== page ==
Chapter 7 - Economic Fluctuations, Unemployment and
Output, inflation and unemployment are the three main econ vars watched by media, investors, politicians, businesses to assess the health of the economy. Some goals of the economy are: economic stability, low and stable inflation, real growth in output/income, low unemployment, etc. There is disagreement about what, if anything, the government can do to promote econ stability/growth.
Example: laissez-faire (leave us alone).
Example: misery index = Un rate + inf rate. Lower the better. Right now it would be about 8%. 70s and 80s it was 20-25%.
BUSINESS CYCLES -
Real growth in GDP has averaged 3%/year over this century. Some periods it was 6% and other periods it was negative. The fluctuations in real GDP growth is what we call the business cycle. We are in the expansionary phase of the ninth business cycle since WWII. Last recession was 91-92. Alternate periods of econ expansion and contraction. See page 168-169.
Expansion - low unemployment, strong retail sales, rising stock market, pos growth in real output, etc.
Contraction/recession - high unemployment, weak retail sales, declining stock market, low or neg growth in real output.
Recession - two or more consecutive quarters of neg real GDP growth.
Depression - prolonged and severe recession lasting
years. un=25% in 1930s.
The business cycle does NOT mean that there is anything regular about the bus cycle. Fluctuations are random and unpredictable. Periods of expansion and contraction vary quite a bit. Expansions have lasted from two years to eight years.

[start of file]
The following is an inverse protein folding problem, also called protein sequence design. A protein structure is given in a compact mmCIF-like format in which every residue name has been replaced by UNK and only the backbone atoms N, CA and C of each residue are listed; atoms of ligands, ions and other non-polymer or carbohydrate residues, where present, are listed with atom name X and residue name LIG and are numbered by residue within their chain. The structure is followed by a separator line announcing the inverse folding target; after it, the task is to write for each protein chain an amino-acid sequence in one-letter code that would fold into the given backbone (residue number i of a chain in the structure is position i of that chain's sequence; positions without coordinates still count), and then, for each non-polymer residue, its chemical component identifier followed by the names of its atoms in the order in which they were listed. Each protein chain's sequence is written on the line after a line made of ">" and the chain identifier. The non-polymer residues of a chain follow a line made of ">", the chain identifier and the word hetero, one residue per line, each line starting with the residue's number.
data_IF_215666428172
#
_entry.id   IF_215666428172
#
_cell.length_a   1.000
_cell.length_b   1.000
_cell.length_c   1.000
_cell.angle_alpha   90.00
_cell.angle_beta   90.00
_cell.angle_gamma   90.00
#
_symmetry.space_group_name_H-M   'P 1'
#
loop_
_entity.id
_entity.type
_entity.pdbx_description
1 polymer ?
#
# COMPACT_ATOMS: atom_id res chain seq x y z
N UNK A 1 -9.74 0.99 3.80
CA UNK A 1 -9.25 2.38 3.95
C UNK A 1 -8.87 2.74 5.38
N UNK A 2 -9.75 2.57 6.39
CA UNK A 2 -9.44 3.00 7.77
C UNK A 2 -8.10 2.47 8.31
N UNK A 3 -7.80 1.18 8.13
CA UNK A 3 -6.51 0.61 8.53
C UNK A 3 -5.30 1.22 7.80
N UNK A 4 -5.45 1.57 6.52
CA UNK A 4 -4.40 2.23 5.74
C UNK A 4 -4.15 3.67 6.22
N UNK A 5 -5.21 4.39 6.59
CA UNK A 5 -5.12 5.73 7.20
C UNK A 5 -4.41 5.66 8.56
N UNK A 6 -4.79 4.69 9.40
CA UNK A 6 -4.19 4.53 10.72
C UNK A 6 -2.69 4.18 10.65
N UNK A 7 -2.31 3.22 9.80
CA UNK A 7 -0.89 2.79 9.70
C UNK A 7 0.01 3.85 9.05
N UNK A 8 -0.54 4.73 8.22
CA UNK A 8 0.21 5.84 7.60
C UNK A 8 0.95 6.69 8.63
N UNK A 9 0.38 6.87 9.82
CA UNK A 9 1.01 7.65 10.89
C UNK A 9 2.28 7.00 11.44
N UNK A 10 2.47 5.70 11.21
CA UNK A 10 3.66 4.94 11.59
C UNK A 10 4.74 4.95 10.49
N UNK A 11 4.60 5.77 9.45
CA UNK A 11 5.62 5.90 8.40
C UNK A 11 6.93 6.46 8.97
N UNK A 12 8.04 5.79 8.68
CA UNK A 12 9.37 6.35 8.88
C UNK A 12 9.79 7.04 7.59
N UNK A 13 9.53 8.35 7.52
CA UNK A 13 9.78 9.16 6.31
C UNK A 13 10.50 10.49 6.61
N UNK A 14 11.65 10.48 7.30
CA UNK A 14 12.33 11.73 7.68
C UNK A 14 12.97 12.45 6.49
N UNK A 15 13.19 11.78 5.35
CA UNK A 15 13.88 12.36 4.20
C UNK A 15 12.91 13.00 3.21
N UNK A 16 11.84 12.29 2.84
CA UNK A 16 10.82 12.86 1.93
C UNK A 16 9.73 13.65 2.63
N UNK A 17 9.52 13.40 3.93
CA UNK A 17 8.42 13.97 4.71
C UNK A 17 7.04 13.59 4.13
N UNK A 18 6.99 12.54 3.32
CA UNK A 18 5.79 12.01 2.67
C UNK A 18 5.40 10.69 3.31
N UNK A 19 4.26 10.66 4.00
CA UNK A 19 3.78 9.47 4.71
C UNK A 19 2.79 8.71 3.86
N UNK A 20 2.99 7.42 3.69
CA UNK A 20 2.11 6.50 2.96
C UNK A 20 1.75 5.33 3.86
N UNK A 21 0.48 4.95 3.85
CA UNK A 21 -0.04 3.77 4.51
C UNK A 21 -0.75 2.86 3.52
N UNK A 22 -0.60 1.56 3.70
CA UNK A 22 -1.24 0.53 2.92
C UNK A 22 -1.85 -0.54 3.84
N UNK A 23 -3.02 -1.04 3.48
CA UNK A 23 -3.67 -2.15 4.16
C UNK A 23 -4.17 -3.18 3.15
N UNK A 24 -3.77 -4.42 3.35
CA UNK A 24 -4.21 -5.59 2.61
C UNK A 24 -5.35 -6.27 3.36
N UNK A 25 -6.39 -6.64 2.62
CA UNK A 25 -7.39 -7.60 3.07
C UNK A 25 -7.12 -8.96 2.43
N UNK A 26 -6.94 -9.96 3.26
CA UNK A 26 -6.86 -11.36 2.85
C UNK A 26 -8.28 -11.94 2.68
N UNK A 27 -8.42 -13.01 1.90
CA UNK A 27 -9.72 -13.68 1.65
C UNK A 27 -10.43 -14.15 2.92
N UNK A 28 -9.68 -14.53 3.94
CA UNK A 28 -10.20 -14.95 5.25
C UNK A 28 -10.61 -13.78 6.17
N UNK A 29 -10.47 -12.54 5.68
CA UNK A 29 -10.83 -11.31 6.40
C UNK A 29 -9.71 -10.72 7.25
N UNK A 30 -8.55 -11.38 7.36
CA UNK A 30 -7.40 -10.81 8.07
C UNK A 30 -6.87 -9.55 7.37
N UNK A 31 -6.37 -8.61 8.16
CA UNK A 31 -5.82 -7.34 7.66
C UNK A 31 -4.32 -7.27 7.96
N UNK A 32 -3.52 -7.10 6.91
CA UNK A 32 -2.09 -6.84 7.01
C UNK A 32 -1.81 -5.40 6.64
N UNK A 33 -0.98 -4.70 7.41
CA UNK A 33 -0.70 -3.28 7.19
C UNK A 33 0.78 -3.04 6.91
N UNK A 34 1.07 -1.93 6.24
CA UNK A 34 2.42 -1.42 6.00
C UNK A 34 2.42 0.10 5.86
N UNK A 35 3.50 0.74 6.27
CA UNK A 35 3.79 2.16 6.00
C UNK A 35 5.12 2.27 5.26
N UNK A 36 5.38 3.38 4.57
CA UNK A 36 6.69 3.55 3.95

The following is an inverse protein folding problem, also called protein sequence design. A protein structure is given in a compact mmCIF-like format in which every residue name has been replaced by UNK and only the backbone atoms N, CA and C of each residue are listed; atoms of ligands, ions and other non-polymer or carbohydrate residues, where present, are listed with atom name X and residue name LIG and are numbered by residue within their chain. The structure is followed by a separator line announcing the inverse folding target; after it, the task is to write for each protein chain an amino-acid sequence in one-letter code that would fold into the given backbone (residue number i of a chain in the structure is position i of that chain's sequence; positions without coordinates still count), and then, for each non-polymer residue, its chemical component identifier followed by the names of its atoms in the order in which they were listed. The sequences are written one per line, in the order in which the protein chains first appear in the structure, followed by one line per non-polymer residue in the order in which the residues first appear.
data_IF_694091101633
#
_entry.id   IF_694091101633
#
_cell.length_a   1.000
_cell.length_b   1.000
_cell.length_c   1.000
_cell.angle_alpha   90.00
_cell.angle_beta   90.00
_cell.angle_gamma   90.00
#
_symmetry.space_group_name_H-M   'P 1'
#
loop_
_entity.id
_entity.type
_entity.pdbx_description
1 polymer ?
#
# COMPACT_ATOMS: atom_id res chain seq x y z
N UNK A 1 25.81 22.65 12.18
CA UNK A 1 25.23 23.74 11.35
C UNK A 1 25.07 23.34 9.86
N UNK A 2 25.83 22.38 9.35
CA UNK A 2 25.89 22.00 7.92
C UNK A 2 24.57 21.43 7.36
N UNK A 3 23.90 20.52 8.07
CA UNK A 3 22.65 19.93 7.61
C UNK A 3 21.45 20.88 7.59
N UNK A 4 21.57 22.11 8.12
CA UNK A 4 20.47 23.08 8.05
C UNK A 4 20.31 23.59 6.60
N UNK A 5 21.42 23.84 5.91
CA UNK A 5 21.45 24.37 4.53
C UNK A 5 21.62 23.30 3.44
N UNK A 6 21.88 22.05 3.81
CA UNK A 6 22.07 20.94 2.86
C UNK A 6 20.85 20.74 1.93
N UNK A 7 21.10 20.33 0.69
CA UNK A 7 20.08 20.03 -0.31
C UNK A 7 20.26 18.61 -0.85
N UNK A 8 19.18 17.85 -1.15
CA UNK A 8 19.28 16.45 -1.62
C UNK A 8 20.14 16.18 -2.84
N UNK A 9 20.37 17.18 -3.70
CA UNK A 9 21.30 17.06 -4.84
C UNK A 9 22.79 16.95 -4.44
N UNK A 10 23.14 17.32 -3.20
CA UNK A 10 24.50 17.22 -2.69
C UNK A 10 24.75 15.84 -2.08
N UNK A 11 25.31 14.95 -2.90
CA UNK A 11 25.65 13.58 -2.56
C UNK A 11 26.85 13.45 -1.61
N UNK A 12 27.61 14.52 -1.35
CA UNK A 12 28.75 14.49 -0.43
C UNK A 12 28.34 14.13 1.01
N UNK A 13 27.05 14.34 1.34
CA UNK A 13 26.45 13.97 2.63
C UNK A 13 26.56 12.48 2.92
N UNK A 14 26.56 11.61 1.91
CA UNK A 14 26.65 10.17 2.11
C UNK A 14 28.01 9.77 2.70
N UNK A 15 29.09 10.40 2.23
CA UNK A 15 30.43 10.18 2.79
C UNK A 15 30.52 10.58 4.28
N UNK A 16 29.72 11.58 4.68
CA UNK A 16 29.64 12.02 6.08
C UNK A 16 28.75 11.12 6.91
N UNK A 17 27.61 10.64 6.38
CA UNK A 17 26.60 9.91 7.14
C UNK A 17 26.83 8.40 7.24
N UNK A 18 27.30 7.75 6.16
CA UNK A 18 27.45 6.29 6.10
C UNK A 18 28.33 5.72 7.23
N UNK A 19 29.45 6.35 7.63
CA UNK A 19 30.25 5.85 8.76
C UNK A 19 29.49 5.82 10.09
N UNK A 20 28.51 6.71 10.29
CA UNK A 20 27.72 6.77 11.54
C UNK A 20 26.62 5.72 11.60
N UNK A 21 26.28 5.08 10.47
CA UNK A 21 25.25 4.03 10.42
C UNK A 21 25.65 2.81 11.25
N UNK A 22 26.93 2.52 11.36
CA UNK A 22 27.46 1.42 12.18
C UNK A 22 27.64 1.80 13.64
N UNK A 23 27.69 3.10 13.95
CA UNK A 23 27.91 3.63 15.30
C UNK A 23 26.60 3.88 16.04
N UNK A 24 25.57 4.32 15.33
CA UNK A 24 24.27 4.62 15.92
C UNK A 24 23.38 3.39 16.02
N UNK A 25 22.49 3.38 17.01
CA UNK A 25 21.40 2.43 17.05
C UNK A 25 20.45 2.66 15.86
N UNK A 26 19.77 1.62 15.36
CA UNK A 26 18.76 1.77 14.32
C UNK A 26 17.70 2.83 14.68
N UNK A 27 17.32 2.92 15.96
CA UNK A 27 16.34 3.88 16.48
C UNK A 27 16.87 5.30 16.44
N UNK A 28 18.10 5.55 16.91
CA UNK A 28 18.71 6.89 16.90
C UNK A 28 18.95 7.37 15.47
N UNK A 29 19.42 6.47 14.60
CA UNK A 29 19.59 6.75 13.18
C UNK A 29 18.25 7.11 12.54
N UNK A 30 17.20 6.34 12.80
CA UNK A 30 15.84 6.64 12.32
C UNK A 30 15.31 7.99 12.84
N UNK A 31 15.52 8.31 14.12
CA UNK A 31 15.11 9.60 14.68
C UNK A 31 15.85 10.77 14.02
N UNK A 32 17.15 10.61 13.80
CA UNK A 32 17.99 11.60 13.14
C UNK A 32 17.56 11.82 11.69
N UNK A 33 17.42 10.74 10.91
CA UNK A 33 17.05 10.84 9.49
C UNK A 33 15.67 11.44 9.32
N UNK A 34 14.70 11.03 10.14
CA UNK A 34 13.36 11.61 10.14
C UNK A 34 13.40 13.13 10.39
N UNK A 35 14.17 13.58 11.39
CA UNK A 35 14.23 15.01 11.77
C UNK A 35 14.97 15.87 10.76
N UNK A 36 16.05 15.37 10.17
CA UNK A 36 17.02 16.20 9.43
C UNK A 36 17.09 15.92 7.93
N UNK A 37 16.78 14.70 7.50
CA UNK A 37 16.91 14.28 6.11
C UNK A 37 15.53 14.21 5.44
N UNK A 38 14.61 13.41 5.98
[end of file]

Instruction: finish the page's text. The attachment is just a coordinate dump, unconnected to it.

ECONOMIC FLUCTUATIONS AND THE LABOR MARKET
Swings in the business cycle influence the demand for labor and the un rate. Some definitions:
Labor Force = those over 16 who are either employed or looking for a job (unemployed).
RATE OF LABOR FORCE PARTICIPATION = Labor Force/Total population. See page 171.
Not in the labor force = household workers, students, retirees, and disabled.
In 1995, the rate of labor-force participation was 66.6%. 132.3m/198.6m. Men - 75.4% Women - 59.2%. Average = 66.6%. See page 172 for an analysis of how the labor-force participation of men and women varies over time.
The LFP (labor force participation) for women has been increasing, and for men has been decreasing. Shows how the workforce and labor market have been changing. LFP is about the same in Canada vs US (67 vs 66%) In Germany, it is 55% and in Italy it is 47%.
UN RATE= No of persons unemployed/Labor force x 100. Percentage of persons in the labor force who are:
1) actively looking for a job or
2) waiting to begin or return to a job.